Attention & AAC systems

augmentative and alternative communication (aac) Oct 18, 2023

We’ve teamed up with Laura Hayes, Meaningful Speech team member, AAC specialist and instructor of our AAC for Gestalt Language Processors courseto bring you important information during AAC awareness month about attention and AAC systems. We often hear from professionals and parents/caregivers that a child doesn’t seem to be attending to their AAC system when they’re modeling or when they’re using it because they’re not looking at the device when they model or when the child presses a button. Eye contact or looking at the device does not mean they’re uninterested or not attending to your modeling. 

Just Because they Aren’t Looking Doesn’t Mean they are Not Interested

Research shows that autistic individuals respond to eye contact differently than allistic, non-autistic, individuals. They may find it difficult to focus on simultaneous spoken language and other visual input. This can include difficulty focusing on both communication partners and AAC systems. Eye contact can also be a very intense and overwhelming sensory experience. If an AAC user is not looking at the device, it does not mean they are not processing when you model. It also does not mean that it isn’t meaningful if they don’t look and touch a symbol/icon at the same time. 

Instead of Forcing Eye Contact/Looking at the Device...

  • Model language on the system/device in different contexts in the language stage the individual is in (based on language sampling). Presume the individual is listening. 
  • Offer wait time and silence to encourage return to the device and opportunities to communicate. 
  • Consider taking data on how they respond before, during, and after language models on the device. This can show they are responding and absorbing the language. 
  • Honor ALL communication forms (e.g., gestures, vocalizations) and acknowledge by affirming the message through models on the AAC system. (e.g., I hear you saying “let’s go.”)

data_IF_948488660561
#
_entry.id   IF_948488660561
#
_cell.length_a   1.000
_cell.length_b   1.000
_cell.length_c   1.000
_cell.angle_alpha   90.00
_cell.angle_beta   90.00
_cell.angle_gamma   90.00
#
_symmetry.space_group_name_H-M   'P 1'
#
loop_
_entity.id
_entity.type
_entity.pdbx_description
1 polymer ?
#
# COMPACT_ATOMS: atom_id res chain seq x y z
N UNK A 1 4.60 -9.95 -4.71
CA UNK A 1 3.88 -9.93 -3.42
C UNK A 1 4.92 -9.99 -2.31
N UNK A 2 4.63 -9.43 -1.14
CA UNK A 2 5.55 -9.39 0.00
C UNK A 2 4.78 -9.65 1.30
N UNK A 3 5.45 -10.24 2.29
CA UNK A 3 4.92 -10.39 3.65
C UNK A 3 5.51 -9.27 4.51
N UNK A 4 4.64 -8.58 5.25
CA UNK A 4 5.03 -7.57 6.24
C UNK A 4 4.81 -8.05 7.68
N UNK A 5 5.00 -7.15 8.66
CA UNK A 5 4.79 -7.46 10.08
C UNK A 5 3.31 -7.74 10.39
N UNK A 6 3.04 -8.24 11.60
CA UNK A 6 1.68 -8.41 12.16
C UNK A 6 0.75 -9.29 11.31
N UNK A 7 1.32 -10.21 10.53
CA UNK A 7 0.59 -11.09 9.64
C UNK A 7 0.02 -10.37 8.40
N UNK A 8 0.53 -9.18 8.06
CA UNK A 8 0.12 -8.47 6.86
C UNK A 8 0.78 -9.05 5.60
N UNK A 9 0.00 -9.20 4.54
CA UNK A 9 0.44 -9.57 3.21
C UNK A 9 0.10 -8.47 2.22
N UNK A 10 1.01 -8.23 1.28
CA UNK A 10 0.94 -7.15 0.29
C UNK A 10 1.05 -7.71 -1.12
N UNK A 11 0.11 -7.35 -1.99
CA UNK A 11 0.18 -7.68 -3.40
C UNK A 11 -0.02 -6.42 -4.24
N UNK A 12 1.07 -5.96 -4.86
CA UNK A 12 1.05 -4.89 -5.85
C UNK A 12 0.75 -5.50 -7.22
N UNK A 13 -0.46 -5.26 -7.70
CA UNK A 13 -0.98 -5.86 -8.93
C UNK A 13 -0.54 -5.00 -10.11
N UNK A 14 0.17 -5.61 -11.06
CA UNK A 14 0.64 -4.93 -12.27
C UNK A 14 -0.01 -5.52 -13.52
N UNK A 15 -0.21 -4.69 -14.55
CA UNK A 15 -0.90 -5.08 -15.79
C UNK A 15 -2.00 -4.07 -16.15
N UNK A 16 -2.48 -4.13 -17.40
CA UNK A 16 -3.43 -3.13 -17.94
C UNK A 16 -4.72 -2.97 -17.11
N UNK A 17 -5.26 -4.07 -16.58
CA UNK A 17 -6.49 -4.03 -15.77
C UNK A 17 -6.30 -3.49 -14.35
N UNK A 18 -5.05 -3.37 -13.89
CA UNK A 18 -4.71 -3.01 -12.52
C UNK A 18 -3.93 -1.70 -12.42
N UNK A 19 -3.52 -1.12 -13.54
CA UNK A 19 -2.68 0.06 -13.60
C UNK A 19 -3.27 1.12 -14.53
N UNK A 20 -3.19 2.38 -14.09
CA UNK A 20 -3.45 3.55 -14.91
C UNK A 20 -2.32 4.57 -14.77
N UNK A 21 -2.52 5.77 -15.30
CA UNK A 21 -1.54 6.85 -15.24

Want to see AAC in action?

Here are some suggested resources and accounts to follow to learn more about AAC and gestalt language processors. 

Want to dive into the research behind this? 

  • Hirsch J, Zhang X, Noah JA, et al. Neural correlates of eye contact and social function in autism spectrum disorder. PLoS One. 2022; 17 (11): eo265798. doi: 10.1371/journal.pone.0265798
  • Hirsch J, Zhang X, Noah JA, et al. Neural correlates of eye contact and social function in autism spectrum disorder. PLoS One. 2022; 17 (11): eo265798. doi: 10.1371/journal.pone.0265798
  • Lauttia J, Hlminen TM, Leppanen JM, et al. Atypical pattern of frontal EEG asymmetry for direct gaze in young children with autism spectrum disorder. J Autism Dev Disord. 2019; 49 (9): 3592-3601. doi: 10.1007/s10803-019-04062-5
  • Sennott, S.C., Light, J., & McNaughton, D. (2016). AAC modeling intervention research review. Research and Practice for Persons with Severe Disabilities, 41, 101–15
  • Dada, S., & Alant, E. (2009). The effect of aided language stimulation on vocabulary acquisition in children with little or no functional speech. American Journal of Speech-Language Pathology, 18, 50–64.

Want to learn more in-depth information about how to support gestalt language processors?

1. There are many free podcasts, webinars and articles to get you started. A comprehensive list of resources can also be found on our website and Communication Development Center's website. 

2. Consider taking the Meaningful Speech course to learn more about how your child or client processes language, how you can help support them from echolalia to self-generated (original flexible) language, child-led therapy, and neurodiversity-affirming practices. Looking for something shorter? We have a 1-hour introductory course perfect for extended family, daycare or school staff.

3. Consider taking our AAC + Gestalt Language Processing course. It will teach you how to identify, evaluate and support gestalt language processors who use AAC or who you think might benefit from AAC.

4. Look for a speech-language pathologist (SLP) who "gets it" and can help you in supporting your child's language development. Check out our registry for SLPs who understand gestalt language processing and child-led therapy.

5. Are you a school-based or private practice clinician looking for intake forms for new clients/students or creative visual reminder posters for your space? Check out the Meaningful Speech Marketplace.

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